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Belgian exchange students tackle problematic plastic from B.C. shellfish farms

Wouter Jansen and Maxime Boufflette are taking applied studies program at NIC’s Campbell River campus
NIC exchange students from Belgium, Maxime Boufflette (centre) and Wouter Jansen (right), with supervisor Logan Zeinert (left) are studying the degradation of plastics used on oyster farms on Vancouver Island. Submitted photo

A pair of Belgian exchange students are trying to help B.C. shellfish farms take a greener approach.

As part of an applied studies program at North Island College, Wouter Jansen and Maxime Boufflette are looking into how plastic equipment used in shellfish farming deteriorates, with the hopes they can suggest new, environmentally friendly and financially feasible equipment.

Logan Zeinert, Senior Research Technician with NIC’s Centre for Applied Research, Technology and Innovation, has been supervising and supporting Jansen and Boufflette in their project.

“The research they are doing with shellfish farming hasn’t been done before,” said Zeinert. “Shellfish farmers are becoming increasingly aware of the effects their gear may have on the marine environment and are working to mitigate these impacts.”

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Since arriving in Campbell River in February, Jansen and Boufflette have been learning about new research methodologies and Canadian culture.

“We have learned a lot about ourselves, since it really is an adventure that we are here,” said Boufflette. “We also have taken the San’yas Indigenous Cultural Safety training as part of our studies here, which is focused on the history and current situation for the Indigenous peoples of Canada. That’s an opportunity we would not have had in Belgium.”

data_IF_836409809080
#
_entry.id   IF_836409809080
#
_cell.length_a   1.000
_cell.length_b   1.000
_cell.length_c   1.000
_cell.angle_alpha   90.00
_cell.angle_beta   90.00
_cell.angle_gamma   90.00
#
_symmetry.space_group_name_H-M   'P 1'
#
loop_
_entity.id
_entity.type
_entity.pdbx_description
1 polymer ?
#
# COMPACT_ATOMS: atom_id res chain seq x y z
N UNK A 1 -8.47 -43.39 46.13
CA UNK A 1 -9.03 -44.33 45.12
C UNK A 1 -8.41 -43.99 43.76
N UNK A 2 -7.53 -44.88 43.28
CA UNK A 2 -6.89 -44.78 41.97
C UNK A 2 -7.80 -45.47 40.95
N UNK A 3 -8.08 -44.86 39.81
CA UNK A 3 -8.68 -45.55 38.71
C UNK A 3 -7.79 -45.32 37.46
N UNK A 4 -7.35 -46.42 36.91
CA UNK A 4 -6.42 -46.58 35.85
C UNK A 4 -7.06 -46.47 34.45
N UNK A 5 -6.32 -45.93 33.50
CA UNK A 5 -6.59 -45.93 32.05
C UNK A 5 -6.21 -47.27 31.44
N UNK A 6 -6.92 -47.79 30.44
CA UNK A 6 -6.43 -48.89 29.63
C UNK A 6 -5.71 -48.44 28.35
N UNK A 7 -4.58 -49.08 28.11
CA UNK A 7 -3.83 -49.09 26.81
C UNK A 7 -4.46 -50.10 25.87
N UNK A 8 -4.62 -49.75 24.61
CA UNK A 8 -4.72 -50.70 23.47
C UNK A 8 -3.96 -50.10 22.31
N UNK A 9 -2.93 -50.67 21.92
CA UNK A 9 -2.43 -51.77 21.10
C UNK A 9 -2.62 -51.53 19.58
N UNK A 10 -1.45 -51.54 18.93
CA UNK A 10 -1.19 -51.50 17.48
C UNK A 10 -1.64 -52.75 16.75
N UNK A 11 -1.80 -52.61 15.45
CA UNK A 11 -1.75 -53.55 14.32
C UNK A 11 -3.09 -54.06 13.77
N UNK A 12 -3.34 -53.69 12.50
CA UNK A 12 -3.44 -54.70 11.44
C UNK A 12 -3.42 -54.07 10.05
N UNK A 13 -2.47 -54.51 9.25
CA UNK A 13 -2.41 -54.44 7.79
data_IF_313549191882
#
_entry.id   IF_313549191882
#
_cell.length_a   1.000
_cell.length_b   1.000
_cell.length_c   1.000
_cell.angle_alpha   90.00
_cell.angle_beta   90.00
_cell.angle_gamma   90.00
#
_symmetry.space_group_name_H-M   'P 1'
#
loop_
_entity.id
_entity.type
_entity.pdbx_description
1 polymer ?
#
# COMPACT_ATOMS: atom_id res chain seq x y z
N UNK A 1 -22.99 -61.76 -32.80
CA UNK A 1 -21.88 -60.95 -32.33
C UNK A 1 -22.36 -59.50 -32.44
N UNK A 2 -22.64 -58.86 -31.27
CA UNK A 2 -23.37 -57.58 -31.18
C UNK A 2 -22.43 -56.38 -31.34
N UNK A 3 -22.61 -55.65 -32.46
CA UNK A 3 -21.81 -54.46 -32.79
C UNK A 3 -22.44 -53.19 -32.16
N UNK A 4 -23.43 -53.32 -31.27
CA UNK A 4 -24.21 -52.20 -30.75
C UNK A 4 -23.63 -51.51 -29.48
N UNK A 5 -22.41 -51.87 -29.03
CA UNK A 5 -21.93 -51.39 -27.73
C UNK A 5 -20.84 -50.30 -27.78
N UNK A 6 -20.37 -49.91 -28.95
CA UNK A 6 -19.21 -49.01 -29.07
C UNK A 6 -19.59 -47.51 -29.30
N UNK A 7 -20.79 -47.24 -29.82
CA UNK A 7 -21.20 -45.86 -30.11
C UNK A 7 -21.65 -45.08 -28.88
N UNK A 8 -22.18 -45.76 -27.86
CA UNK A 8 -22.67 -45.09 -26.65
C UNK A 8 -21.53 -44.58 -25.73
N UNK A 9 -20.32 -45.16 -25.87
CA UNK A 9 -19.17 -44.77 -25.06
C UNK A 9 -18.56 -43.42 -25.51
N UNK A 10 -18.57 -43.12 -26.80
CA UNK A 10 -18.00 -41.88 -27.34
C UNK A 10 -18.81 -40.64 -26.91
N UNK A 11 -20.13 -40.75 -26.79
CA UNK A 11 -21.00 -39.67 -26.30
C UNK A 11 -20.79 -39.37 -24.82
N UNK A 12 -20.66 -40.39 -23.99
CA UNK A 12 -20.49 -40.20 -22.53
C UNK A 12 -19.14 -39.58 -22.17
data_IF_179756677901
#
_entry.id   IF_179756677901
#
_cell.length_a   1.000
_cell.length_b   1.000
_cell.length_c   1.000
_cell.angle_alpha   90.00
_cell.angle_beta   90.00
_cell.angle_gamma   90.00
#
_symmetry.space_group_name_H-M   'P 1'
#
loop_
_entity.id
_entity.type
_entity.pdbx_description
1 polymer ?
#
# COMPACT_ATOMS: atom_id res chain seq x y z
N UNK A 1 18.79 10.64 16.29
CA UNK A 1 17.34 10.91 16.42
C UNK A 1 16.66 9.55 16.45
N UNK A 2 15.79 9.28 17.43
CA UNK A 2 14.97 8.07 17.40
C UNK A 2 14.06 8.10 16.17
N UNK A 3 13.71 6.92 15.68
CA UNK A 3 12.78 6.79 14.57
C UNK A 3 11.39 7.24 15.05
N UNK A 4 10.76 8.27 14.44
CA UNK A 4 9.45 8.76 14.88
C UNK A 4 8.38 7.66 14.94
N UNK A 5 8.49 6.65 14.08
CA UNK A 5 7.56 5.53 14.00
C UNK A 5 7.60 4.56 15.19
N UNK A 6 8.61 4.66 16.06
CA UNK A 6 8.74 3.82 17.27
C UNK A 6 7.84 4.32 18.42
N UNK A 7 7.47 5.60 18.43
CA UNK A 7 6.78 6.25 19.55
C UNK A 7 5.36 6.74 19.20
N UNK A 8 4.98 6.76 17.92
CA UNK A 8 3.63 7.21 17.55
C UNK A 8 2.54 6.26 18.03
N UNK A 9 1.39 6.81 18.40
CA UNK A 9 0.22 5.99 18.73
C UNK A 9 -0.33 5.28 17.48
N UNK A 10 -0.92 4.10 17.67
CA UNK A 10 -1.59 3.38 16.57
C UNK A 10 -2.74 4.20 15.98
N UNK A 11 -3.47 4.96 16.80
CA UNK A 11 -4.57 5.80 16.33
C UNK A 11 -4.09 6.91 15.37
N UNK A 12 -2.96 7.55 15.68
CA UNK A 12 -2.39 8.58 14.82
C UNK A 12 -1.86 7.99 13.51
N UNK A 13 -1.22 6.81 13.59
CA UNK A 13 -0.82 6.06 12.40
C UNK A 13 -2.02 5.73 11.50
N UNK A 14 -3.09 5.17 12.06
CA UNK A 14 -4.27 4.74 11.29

Jansen and Boufflette are the first students to come from the University College of Leuven-Limburg on exchange to NIC, and they are the first Belgian exchange students to work with CARTI on a research project. They hope, however, that they will not be the last.

“It really has been a once in a lifetime opportunity for us, especially as we have scholarships from our home college that have helped us to be here. It’s been exciting to be the first students to come here from our home university,” said Boufflette.

Jansen and Boufflette have been inspired by their work at NIC and they hope to continue in the field when they return home in June.

“Belgium is known for growing mussels and for the shrimp industry of the North Sea,” explained Jansen. “There is a company near my hometown who is developing biodegradable fishing equipment. I’d be excited to be a part of that work in the future.”

Jansen and Boufflette welcome the opportunity to connect with anyone interested in their work and can be reached through the CARTI website, where their research findings will also be shared:

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